GHGSat, a Canadian emissions monitoring company, on Saturday (Nov 11) successfully launched the Vanguard satellite from Vandenberg Space Force Base in California. This satellite marks a significant step in detecting carbon dioxide emissions from individual facilities such as coal plants and steel mills from space.
The climate change crisis is significantly propelled by various industrial activities that contribute to the release of greenhouse gases (GHGs) into the atmosphere. At a time like this, space-age technology is being increasingly leveraged to place accountability with these polluting industries, a Reuters report said.
GHGSat’s data, gathered by Vanguard, is also available for purchase by industrial emitters who are seeking to reduce their emissions. In addition to this, even governments and scientists can access this valuable information which can play a pivotal role in addressing the impending climate crisis.
This new satellite is a new addition to Vanguard’s network of satellites dedicated to identifying methane plumes.
The satellite plays a crucial role as methane is an invisible greenhouse gas challenging to detect. It is because of its leakage from various small sources like pipelines, farms, and drill sites.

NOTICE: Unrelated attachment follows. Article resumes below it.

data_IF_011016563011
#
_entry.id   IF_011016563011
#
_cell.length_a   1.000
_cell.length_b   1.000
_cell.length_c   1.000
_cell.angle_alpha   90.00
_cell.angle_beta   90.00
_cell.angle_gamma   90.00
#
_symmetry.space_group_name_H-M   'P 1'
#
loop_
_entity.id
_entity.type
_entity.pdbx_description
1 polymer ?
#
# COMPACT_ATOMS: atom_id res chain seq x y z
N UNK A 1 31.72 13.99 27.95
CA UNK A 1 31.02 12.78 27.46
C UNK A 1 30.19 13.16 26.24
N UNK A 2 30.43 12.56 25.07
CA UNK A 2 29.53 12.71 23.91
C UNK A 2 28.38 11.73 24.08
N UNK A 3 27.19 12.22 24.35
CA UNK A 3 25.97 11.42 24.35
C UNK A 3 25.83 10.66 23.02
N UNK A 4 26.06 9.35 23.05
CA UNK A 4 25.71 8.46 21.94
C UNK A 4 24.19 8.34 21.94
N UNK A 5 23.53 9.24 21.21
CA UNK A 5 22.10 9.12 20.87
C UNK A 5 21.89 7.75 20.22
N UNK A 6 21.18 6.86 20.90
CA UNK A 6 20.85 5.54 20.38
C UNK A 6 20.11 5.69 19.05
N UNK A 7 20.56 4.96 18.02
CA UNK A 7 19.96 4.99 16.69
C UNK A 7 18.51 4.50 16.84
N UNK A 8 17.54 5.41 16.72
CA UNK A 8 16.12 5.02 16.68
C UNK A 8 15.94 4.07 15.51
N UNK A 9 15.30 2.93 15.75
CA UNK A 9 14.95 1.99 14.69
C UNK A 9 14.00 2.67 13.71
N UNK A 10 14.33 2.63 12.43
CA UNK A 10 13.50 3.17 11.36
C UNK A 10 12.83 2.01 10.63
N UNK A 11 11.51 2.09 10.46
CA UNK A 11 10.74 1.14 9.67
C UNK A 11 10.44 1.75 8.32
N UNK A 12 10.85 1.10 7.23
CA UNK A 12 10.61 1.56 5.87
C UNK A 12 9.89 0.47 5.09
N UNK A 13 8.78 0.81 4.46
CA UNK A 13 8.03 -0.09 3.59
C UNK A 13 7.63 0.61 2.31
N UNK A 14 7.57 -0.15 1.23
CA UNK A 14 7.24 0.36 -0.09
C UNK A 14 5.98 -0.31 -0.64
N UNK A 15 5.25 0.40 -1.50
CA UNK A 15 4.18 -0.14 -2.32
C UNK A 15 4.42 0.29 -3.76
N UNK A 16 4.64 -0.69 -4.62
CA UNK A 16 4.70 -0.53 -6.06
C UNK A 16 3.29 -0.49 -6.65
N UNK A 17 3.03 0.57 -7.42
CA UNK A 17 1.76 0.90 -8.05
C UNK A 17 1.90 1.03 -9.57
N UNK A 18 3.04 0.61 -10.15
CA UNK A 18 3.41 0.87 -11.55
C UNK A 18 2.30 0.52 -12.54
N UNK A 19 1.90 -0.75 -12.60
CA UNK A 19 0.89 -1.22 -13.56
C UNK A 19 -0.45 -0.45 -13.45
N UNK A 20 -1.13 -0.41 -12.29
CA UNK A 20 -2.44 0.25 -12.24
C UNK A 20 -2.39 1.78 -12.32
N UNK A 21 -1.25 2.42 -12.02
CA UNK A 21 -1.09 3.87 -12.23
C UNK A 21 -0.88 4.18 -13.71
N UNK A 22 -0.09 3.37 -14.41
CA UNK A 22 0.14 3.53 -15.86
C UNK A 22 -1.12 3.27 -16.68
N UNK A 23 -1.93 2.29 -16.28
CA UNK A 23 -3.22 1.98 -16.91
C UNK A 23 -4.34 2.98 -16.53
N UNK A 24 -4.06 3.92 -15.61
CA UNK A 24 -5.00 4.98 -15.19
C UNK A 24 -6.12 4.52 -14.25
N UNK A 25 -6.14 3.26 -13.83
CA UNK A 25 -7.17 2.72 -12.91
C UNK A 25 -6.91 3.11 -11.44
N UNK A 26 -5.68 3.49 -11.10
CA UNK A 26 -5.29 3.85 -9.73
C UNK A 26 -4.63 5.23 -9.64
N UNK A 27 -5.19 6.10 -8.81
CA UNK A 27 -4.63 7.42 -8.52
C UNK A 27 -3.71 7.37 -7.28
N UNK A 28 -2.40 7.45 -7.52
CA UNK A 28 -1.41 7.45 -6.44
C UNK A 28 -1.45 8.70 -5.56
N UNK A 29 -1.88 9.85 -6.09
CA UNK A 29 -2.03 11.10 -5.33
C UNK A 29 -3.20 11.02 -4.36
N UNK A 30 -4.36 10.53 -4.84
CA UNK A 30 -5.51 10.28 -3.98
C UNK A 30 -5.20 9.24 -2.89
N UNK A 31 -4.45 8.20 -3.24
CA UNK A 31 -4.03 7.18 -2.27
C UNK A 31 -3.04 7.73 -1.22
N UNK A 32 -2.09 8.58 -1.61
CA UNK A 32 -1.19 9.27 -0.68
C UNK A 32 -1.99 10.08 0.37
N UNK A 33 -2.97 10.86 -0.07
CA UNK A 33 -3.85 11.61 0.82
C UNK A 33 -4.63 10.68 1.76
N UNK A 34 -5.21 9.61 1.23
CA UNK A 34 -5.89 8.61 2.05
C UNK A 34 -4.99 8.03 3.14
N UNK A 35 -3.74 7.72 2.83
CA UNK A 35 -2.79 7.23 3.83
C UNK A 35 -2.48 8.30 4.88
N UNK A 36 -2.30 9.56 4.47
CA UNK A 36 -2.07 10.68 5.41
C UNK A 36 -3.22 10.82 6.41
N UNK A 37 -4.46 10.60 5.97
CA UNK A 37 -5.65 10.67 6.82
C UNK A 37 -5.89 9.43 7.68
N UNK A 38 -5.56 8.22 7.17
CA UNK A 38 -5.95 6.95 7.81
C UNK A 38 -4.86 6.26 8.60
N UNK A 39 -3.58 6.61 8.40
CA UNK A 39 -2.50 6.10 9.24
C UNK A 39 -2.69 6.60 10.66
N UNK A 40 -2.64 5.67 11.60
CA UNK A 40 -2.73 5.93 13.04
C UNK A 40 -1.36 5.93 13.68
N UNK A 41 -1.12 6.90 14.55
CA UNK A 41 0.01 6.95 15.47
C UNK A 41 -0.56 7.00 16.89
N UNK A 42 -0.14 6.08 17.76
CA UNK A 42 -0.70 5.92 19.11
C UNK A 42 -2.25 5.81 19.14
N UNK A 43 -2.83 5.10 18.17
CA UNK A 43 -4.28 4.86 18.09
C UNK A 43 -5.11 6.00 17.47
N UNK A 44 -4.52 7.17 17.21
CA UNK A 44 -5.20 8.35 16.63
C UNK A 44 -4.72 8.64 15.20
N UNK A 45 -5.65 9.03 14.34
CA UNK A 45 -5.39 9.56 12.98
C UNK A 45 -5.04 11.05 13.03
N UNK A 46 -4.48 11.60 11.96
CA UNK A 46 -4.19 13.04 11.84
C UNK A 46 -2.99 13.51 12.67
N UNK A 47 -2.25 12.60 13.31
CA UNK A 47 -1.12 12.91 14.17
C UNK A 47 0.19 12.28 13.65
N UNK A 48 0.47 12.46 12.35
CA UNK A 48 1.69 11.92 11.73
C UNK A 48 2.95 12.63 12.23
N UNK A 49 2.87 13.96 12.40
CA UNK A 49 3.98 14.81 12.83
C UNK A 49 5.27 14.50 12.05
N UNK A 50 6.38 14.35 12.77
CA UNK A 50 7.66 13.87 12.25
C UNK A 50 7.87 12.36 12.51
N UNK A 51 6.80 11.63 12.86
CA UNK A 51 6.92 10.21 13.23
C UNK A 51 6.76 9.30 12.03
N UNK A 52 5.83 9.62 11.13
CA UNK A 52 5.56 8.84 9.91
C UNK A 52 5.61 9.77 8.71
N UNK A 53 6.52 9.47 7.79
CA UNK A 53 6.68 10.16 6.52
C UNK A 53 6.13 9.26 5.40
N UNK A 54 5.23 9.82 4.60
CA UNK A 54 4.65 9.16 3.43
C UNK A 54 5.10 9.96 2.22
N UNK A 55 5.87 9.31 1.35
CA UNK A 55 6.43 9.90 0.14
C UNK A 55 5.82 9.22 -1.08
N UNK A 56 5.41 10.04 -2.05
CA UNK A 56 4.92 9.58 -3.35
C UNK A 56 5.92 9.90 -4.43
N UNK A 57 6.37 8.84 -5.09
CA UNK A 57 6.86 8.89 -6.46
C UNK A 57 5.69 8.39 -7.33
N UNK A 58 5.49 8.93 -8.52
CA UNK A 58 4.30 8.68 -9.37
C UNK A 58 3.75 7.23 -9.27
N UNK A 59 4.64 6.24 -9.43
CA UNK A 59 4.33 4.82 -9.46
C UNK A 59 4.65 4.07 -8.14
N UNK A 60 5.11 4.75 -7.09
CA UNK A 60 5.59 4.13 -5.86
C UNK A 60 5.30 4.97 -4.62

With the release of carbon dioxide into the atmosphere, the earth’s atmosphere traps heat and contributes to the greenhouse effect, which leads to global warming and climate change.
Existing satellites monitoring carbon dioxide in the atmosphere do not focus on facility-level emissions, according to GHGSat.
Vanguard to validate practices
Stephane Germain, CEO of Montreal-based GHGSat, highlighted that the data collected by Vanguard will validate common practices of monitoring and measuring carbon dioxide emissions.
“Often what we find is a mix of direct measurements and estimates – therefore having a direct measurement of the entire facility from a satellite will act as a validation,” Germain reportedly said during an interview.
By directly measuring carbon dioxide emissions from individual facilities, this information is expected to provide a more comprehensive and reliable understanding of the sources and levels of greenhouse gas emissions and also check for corporate greenhouse gas reporting for investors.
(With inputs from agencies)